Sleep quality gets better during the aging process, according to a new study.
A survey of 155,877 adults has revealed that sleep improves over the course of a lifetime, with researchers recording the fewest complaints among people in their 80s.
Dr Michael Grandner, lead author of the study, commented: "This flies in the face of popular belief.
"These results force us to re-think what we know about sleep in older people – men and women."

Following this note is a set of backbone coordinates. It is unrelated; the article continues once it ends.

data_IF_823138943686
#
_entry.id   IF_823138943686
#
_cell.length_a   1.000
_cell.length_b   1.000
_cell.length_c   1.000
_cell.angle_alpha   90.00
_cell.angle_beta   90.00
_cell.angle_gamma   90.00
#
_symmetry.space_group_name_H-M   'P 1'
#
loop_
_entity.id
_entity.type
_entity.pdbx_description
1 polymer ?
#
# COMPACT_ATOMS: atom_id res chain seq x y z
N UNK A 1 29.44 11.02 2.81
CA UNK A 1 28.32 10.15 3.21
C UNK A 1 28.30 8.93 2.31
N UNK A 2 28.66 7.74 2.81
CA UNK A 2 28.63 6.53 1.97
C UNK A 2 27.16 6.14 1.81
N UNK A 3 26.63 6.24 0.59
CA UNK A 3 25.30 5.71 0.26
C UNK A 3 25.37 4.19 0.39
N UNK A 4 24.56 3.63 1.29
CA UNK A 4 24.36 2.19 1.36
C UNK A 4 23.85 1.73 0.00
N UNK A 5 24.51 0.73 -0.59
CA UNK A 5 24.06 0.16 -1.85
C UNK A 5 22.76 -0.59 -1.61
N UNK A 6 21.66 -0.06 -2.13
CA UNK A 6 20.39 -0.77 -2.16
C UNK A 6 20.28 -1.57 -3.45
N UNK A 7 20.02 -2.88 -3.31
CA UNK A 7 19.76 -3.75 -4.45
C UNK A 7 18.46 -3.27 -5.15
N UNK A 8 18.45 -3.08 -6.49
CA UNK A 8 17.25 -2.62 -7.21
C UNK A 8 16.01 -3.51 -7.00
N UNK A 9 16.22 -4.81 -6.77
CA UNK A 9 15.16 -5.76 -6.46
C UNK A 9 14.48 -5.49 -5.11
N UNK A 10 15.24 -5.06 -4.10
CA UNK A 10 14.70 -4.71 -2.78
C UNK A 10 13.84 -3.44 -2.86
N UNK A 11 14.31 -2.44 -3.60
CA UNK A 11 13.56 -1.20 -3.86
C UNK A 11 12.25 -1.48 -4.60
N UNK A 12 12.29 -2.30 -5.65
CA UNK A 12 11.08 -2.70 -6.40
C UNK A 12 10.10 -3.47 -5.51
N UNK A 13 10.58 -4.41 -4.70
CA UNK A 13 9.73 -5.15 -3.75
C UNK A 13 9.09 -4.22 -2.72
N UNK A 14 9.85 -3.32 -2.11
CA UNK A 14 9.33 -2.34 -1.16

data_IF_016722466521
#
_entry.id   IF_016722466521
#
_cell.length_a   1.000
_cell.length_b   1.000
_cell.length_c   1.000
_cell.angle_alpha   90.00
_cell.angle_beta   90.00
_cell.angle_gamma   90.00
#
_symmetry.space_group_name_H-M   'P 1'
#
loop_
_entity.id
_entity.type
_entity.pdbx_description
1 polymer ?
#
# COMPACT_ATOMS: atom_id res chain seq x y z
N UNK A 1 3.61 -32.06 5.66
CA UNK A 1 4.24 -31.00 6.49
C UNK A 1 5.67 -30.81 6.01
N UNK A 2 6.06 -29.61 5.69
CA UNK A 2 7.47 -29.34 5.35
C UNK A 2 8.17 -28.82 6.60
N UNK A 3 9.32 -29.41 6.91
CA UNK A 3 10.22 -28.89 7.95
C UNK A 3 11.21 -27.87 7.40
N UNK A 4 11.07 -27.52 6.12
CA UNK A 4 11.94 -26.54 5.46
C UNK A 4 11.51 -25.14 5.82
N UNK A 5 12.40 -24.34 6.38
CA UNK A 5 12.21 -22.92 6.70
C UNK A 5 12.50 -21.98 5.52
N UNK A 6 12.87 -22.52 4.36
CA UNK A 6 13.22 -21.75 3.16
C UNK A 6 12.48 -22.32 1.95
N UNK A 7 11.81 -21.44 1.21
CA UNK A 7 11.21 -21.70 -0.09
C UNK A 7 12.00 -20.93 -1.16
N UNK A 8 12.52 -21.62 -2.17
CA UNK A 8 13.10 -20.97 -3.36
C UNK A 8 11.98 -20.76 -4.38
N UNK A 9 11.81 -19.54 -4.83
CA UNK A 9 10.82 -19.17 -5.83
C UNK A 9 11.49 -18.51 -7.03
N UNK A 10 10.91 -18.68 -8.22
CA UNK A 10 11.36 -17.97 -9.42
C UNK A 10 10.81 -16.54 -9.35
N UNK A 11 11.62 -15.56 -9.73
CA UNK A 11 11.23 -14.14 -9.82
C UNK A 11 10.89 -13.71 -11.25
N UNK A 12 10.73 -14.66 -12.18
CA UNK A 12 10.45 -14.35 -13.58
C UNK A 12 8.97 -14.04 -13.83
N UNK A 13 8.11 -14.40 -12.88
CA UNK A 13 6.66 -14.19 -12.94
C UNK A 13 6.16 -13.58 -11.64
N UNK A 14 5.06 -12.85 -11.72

Appearing in the journal Sleep, the study used randomised telephone interviews to learn about respondents sleep disturbances and daytime tiredness.
Participants were also asked about their race, income, education, mood, general health and the time of their last medical check-up.
It was found that health problems and depression were associated with poor sleep but the quality of sleep gradually improved as a person aged.
The study defies the popular belief that older adults sleep worse, because of illnesses and age-related aches and pains.
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